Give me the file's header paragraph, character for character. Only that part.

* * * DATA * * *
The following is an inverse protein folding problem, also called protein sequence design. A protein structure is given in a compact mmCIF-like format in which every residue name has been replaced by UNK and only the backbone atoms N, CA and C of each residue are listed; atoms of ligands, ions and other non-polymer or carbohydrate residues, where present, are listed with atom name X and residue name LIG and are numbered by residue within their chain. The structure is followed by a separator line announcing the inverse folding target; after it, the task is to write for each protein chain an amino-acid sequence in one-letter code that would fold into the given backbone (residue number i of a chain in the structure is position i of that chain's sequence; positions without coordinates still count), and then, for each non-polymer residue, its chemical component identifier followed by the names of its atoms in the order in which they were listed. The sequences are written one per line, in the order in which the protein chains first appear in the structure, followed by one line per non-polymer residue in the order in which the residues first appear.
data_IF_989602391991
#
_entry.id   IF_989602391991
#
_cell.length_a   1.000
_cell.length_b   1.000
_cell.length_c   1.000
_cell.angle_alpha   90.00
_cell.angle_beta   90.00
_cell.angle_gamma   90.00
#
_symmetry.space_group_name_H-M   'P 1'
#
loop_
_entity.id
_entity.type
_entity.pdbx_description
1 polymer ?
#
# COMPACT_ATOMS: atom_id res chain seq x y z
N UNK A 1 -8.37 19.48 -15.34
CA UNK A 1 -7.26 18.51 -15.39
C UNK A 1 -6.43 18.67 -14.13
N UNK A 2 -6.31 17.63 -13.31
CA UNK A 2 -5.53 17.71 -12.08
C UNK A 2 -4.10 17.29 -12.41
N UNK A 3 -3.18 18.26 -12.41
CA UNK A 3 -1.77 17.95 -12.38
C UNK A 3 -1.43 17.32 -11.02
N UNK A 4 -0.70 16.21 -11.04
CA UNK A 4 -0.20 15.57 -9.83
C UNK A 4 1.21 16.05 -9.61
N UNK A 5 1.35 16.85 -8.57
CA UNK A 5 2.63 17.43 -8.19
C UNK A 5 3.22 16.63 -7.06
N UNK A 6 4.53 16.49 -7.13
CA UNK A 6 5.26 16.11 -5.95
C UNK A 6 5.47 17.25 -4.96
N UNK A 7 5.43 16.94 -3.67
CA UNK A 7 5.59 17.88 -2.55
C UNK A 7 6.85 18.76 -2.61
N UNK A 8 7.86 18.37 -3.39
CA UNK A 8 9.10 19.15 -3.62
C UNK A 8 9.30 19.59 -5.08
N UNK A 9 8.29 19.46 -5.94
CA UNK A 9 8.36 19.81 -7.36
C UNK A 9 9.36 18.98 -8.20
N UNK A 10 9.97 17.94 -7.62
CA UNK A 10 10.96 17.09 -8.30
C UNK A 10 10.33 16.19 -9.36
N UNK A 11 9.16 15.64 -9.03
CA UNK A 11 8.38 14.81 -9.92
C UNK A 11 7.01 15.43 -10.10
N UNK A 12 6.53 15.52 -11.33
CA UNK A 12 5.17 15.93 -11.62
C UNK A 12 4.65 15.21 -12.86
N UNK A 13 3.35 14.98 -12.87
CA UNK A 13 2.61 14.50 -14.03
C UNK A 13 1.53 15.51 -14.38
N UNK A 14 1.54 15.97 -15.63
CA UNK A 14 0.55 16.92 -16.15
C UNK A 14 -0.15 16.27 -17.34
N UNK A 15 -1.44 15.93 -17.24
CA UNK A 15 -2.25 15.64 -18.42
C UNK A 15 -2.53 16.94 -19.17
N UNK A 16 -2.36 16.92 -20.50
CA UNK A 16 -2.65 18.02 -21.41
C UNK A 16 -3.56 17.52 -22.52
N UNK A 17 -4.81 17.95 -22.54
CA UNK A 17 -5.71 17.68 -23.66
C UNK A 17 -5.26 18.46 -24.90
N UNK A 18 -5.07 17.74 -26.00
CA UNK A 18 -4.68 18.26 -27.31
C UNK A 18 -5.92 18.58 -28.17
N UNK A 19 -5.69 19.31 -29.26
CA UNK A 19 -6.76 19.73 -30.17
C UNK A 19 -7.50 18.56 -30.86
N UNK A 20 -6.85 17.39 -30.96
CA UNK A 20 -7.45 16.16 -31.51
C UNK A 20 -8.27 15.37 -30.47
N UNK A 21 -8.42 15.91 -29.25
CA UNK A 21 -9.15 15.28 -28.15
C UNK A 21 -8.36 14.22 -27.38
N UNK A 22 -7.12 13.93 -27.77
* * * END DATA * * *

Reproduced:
The following is an inverse protein folding problem, also called protein sequence design. A protein structure is given in a compact mmCIF-like format in which every residue name has been replaced by UNK and only the backbone atoms N, CA and C of each residue are listed; atoms of ligands, ions and other non-polymer or carbohydrate residues, where present, are listed with atom name X and residue name LIG and are numbered by residue within their chain. The structure is followed by a separator line announcing the inverse folding target; after it, the task is to write for each protein chain an amino-acid sequence in one-letter code that would fold into the given backbone (residue number i of a chain in the structure is position i of that chain's sequence; positions without coordinates still count), and then, for each non-polymer residue, its chemical component identifier followed by the names of its atoms in the order in which they were listed. The sequences are written one per line, in the order in which the protein chains first appear in the structure, followed by one line per non-polymer residue in the order in which the residues first appear.